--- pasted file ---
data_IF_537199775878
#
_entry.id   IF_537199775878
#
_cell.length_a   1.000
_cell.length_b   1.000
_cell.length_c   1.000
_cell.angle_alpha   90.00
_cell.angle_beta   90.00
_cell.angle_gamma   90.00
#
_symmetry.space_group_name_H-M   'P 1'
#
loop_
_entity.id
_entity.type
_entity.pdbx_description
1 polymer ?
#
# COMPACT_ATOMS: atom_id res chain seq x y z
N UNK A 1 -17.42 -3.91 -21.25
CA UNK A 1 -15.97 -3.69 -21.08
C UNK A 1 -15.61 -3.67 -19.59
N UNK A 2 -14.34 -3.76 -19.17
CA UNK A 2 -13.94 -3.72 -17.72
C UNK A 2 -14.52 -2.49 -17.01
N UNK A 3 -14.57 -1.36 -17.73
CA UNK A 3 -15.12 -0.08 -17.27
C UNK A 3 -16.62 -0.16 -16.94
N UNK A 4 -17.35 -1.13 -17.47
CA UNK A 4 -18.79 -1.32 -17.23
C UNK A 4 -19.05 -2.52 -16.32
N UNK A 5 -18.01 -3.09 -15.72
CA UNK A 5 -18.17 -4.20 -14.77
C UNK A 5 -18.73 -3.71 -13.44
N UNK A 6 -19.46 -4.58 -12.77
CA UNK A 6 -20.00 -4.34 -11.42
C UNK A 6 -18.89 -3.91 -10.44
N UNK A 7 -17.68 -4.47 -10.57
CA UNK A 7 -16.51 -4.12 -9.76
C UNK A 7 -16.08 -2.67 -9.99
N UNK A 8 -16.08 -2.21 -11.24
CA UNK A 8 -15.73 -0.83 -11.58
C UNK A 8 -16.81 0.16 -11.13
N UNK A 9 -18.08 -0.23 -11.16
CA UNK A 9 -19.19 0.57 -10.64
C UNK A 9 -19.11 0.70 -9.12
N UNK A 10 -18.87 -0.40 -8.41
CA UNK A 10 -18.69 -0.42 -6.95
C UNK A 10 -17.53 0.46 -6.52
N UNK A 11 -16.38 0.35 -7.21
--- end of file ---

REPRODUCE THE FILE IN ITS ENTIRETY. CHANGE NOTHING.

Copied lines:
data_IF_537199775878
#
_entry.id   IF_537199775878
#
_cell.length_a   1.000
_cell.length_b   1.000
_cell.length_c   1.000
_cell.angle_alpha   90.00
_cell.angle_beta   90.00
_cell.angle_gamma   90.00
#
_symmetry.space_group_name_H-M   'P 1'
#
loop_
_entity.id
_entity.type
_entity.pdbx_description
1 polymer ?
#
# COMPACT_ATOMS: atom_id res chain seq x y z
N UNK A 1 -17.42 -3.91 -21.25
CA UNK A 1 -15.97 -3.69 -21.08
C UNK A 1 -15.61 -3.67 -19.59
N UNK A 2 -14.34 -3.76 -19.17
CA UNK A 2 -13.94 -3.72 -17.72
C UNK A 2 -14.52 -2.49 -17.01
N UNK A 3 -14.57 -1.36 -17.73
CA UNK A 3 -15.12 -0.08 -17.27
C UNK A 3 -16.62 -0.16 -16.94
N UNK A 4 -17.35 -1.13 -17.47
CA UNK A 4 -18.79 -1.32 -17.23
C UNK A 4 -19.05 -2.52 -16.32
N UNK A 5 -18.01 -3.09 -15.72
CA UNK A 5 -18.17 -4.20 -14.77
C UNK A 5 -18.73 -3.71 -13.44
N UNK A 6 -19.46 -4.58 -12.77
CA UNK A 6 -20.00 -4.34 -11.42
C UNK A 6 -18.89 -3.91 -10.44
N UNK A 7 -17.68 -4.47 -10.57
CA UNK A 7 -16.51 -4.12 -9.76
C UNK A 7 -16.08 -2.67 -9.99
N UNK A 8 -16.08 -2.21 -11.24
CA UNK A 8 -15.73 -0.83 -11.58
C UNK A 8 -16.81 0.16 -11.13
N UNK A 9 -18.08 -0.23 -11.16
CA UNK A 9 -19.19 0.57 -10.64
C UNK A 9 -19.11 0.70 -9.12
N UNK A 10 -18.87 -0.40 -8.41
CA UNK A 10 -18.69 -0.42 -6.95
C UNK A 10 -17.53 0.46 -6.52
N UNK A 11 -16.38 0.35 -7.21